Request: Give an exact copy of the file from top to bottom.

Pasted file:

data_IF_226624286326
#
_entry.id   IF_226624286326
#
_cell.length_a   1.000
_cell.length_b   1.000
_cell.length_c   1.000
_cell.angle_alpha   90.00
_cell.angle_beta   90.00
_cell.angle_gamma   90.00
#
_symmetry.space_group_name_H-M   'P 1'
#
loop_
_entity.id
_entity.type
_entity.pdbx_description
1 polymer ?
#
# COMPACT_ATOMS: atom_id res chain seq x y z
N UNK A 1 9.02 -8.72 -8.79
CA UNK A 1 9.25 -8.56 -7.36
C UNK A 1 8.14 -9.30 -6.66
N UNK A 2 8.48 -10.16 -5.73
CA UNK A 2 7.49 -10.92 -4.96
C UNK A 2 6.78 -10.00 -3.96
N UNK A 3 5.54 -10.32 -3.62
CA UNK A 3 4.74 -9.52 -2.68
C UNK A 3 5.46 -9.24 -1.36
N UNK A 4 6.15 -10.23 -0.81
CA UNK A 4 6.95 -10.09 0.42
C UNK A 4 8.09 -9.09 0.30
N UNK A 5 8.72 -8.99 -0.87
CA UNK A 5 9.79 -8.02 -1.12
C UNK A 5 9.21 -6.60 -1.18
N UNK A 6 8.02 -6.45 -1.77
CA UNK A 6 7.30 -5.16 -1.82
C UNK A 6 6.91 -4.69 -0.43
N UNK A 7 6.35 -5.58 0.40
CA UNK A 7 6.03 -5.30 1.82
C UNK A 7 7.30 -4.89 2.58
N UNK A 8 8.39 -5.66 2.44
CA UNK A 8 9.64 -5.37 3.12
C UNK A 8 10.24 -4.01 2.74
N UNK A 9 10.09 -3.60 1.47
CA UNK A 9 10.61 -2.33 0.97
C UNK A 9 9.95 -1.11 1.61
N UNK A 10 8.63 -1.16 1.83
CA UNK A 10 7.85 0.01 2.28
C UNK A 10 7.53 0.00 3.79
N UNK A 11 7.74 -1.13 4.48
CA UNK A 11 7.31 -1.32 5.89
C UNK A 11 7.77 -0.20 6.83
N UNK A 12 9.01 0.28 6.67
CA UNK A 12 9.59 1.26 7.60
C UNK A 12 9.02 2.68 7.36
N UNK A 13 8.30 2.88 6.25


data_IF_226624286326
#
_entry.id   IF_226624286326
#
_cell.length_a   1.000
_cell.length_b   1.000
_cell.length_c   1.000
_cell.angle_alpha   90.00
_cell.angle_beta   90.00
_cell.angle_gamma   90.00
#
_symmetry.space_group_name_H-M   'P 1'
#
loop_
_entity.id
_entity.type
_entity.pdbx_description
1 polymer ?
#
# COMPACT_ATOMS: atom_id res chain seq x y z
N UNK A 1 9.02 -8.72 -8.79
CA UNK A 1 9.25 -8.56 -7.36
C UNK A 1 8.14 -9.30 -6.66
N UNK A 2 8.48 -10.16 -5.73
CA UNK A 2 7.49 -10.92 -4.96
C UNK A 2 6.78 -10.00 -3.96
N UNK A 3 5.54 -10.32 -3.62
CA UNK A 3 4.74 -9.52 -2.68
C UNK A 3 5.46 -9.24 -1.36
N UNK A 4 6.15 -10.23 -0.81
CA UNK A 4 6.95 -10.09 0.42
C UNK A 4 8.09 -9.09 0.30
N UNK A 5 8.72 -8.99 -0.87
CA UNK A 5 9.79 -8.02 -1.12
C UNK A 5 9.21 -6.60 -1.18
N UNK A 6 8.02 -6.45 -1.77
CA UNK A 6 7.30 -5.16 -1.82
C UNK A 6 6.91 -4.69 -0.43
N UNK A 7 6.35 -5.58 0.40
CA UNK A 7 6.03 -5.30 1.82
C UNK A 7 7.30 -4.89 2.58
N UNK A 8 8.39 -5.66 2.44
CA UNK A 8 9.64 -5.37 3.12
C UNK A 8 10.24 -4.01 2.74
N UNK A 9 10.09 -3.60 1.47
CA UNK A 9 10.61 -2.33 0.97
C UNK A 9 9.95 -1.11 1.61
N UNK A 10 8.63 -1.16 1.83
CA UNK A 10 7.85 0.01 2.28
C UNK A 10 7.53 0.00 3.79
N UNK A 11 7.74 -1.13 4.48
CA UNK A 11 7.31 -1.32 5.89
C UNK A 11 7.77 -0.20 6.83
N UNK A 12 9.01 0.28 6.67
CA UNK A 12 9.59 1.26 7.60
C UNK A 12 9.02 2.68 7.36
N UNK A 13 8.30 2.88 6.25